Geek is the New Cool

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Geek is the New Cool

geek3sep2008[1]By Paco Garcia Jaen

In the last 12 months, I have attended three conventions, Paizocon UK, Dragonmeet and Conception 2011. In the next 12 months I will be attending even more, and I wish I had time to go attend them all!

The reason? Gamers are some of the coolest people on the planet.

It is very common to be mocked pretty much everywhere and by pretty much anyone who’s not a gamer when we “come out of the gaming closet”. People think of us as pariahs, weirdoes, saddos and many other names, just because we like to sit around a table and enjoy a game (or twenty!). How many of them “wise people” have ever played a game?… probably not many.

Yesterday I went back to work, and it was not long before someone who’ll remain nameless, made a not-so-funny remark about the type of people who play games. Unfortunately I had to contain my emotions and just tell that person that wearing a football t-shirt doesn’t really entitles him to mock my favourite hobby.

Quite frankly, I was livid. Which is why I wanted to post this article.

Now, before I go any further, I will define “cool” a little bit. Cool is not only what people look like, but what people “are” as people, not as an image.

Let’s face it, very few of us are trendy or a member of the “fashionistas” club. We like wearing lose t-shirts, out of fashioned trousers, long leather coats, long and thin pony-tails, some of the weirdest shoes you’ll ever see, beards any fantasy setting dwarf would be proud of…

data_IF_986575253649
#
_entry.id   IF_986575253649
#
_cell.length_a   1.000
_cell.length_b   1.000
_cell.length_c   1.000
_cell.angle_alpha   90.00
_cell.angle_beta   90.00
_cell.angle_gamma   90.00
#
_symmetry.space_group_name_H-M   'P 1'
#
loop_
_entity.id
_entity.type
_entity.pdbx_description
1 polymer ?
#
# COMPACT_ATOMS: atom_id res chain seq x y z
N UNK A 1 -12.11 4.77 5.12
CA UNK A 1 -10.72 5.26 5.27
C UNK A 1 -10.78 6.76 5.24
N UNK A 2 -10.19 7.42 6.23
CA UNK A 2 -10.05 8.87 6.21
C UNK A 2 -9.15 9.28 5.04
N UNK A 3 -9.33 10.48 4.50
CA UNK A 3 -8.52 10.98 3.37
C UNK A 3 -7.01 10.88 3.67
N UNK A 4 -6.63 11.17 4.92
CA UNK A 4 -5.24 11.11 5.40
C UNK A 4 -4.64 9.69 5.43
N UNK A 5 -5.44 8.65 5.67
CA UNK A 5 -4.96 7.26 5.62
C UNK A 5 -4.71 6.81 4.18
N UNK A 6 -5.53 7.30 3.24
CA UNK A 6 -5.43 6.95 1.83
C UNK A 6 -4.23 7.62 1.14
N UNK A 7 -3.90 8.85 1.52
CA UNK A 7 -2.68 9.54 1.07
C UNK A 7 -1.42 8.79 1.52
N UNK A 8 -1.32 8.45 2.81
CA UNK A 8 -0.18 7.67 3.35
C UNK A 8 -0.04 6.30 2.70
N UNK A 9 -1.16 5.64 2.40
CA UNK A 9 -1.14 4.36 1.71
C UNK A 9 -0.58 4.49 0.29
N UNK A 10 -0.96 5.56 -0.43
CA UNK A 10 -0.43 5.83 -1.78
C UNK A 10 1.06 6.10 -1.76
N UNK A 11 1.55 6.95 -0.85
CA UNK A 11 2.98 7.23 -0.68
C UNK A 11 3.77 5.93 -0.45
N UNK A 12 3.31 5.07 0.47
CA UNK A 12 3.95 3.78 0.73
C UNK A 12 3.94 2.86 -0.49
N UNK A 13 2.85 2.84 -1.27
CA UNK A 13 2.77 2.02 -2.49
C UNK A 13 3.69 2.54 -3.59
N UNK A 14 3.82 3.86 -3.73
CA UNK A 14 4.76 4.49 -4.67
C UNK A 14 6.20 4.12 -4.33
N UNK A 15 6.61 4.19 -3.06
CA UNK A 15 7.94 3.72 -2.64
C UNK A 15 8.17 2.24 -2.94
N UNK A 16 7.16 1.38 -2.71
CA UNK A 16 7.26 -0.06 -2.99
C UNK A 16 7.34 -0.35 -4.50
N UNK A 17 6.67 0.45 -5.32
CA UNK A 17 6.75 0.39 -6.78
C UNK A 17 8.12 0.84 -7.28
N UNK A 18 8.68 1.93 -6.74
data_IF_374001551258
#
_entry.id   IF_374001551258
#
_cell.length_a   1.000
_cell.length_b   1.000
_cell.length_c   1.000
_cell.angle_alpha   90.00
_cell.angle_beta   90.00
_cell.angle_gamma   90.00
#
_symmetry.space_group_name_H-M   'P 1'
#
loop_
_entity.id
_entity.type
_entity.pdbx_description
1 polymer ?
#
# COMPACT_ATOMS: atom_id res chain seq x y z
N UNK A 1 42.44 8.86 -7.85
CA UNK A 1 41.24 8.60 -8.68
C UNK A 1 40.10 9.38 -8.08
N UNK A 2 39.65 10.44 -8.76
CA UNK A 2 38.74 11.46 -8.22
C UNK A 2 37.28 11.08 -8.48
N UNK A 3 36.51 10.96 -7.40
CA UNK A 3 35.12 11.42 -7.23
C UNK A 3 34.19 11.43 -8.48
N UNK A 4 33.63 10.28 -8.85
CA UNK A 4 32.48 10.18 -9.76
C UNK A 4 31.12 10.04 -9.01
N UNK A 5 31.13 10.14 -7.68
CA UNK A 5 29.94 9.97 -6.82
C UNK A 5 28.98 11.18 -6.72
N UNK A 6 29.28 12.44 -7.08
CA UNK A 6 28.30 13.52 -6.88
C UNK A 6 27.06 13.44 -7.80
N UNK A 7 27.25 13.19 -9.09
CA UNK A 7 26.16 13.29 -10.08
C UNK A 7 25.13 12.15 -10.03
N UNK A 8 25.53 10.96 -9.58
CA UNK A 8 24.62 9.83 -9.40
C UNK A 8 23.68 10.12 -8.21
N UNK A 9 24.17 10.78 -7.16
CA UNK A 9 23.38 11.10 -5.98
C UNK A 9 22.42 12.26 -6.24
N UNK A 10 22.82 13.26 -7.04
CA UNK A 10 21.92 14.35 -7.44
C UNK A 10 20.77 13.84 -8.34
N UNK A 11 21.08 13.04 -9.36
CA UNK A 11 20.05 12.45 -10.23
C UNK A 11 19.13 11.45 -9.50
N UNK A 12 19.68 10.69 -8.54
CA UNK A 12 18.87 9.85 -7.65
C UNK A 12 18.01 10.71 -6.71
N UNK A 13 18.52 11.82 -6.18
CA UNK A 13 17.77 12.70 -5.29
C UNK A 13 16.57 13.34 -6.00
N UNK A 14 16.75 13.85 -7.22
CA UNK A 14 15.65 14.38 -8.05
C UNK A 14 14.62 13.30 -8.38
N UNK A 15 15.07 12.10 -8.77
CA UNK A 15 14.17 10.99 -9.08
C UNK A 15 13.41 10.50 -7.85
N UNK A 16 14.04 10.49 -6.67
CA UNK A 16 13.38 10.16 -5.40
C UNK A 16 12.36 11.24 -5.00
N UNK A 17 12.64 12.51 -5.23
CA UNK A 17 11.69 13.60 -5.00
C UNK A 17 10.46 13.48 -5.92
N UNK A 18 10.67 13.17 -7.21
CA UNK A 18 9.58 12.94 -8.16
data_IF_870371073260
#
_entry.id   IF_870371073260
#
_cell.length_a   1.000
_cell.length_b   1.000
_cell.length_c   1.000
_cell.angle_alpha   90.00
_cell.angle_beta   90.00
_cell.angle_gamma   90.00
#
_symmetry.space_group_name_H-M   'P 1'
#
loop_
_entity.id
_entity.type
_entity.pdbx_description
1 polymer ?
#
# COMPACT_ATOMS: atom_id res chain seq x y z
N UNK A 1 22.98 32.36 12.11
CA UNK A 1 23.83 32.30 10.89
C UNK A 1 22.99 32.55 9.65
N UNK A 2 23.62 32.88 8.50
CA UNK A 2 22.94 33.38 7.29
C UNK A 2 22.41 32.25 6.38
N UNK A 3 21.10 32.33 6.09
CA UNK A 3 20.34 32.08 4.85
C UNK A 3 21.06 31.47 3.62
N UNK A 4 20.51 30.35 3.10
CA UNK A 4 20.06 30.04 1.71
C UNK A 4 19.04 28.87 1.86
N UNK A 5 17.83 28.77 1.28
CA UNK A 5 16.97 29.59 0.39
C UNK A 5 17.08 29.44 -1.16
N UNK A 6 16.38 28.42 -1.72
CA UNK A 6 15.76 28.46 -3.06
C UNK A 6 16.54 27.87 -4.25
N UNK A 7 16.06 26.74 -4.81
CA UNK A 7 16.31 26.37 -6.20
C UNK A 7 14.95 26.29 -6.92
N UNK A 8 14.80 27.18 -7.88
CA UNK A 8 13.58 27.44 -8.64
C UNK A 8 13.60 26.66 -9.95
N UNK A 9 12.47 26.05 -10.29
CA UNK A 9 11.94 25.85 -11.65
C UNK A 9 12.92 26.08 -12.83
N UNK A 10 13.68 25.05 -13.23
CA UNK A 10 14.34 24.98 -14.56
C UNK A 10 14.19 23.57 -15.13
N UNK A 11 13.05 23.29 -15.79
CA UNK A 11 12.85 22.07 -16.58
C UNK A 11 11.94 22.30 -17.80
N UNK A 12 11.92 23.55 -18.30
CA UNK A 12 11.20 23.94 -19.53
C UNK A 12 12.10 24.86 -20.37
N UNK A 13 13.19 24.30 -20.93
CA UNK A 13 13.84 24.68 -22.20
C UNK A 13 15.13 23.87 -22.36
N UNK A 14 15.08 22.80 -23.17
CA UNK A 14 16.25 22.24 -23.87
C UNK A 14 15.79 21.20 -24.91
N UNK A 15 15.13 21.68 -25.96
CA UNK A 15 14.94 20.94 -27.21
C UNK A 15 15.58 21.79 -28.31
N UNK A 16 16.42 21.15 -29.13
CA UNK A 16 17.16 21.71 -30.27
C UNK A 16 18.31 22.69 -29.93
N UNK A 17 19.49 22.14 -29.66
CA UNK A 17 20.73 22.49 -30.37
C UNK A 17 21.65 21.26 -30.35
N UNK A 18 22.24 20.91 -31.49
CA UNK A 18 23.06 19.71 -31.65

Most of us don’t look cool. And you know what? Who gives a monkeys!

Although there are idiots everywhere and our gaming collective is no exception, we are an absolutely amazing bunch, and some of the coolest people on this planet.

At my arrival at Paizocon UK, both the organisers and the people made me feel welcome within minutes. Before I got to Dragonmeet this year, I started a conversation with Chris, from the Super Happy Fun Show, in the tube and before knowing him at all. At Conception, I shared a house with one man I knew only a little beforehand, and two complete strangers I’ve never seen before, and I can safely say I have gained three friends for life. Since I started this magazine, I have been impressed and amazed by the kindness and generosity of more people than I can remember, and although not everyone has been kind or generous, everyone has been honest and genuine.

In my time as a gamer, I have met doctors, historians, medievalists, scientists, programmers, psychologists, philosophers, artists, shop assistants, designers, writers, janitors, unemployed, rich, poor and many others I am forgetting. None of them has ever rejected another gamer’s company, no matter how different that gamer was.

At Conception I saw people leaving tables unattended while they went to buy food. Their rucksacks, bags, dice, books and even an iPad remained untouched until they came back. I challenge you to leave your iPad unattended at another type of event!

We are not obsessed with the latest celebrity, the latest breast implants or the latest multi-millionaire wedding happening in any seedy and, let’s face it, rather pointless tabloid. We don’t have to look at other people’s lives to fill ours with amazing experiences. Very few of us don’t have someone we can call upon and play a game and enjoy good company. No, my friends, not many of us are pariahs, weirdoes, saddos or many other names.

Wait until the first impression has left with its poor judgement, and start unveiling the depths of any gamer. You’re likely to find people who are sensitive, clever, witty, kind, friendly, imaginative…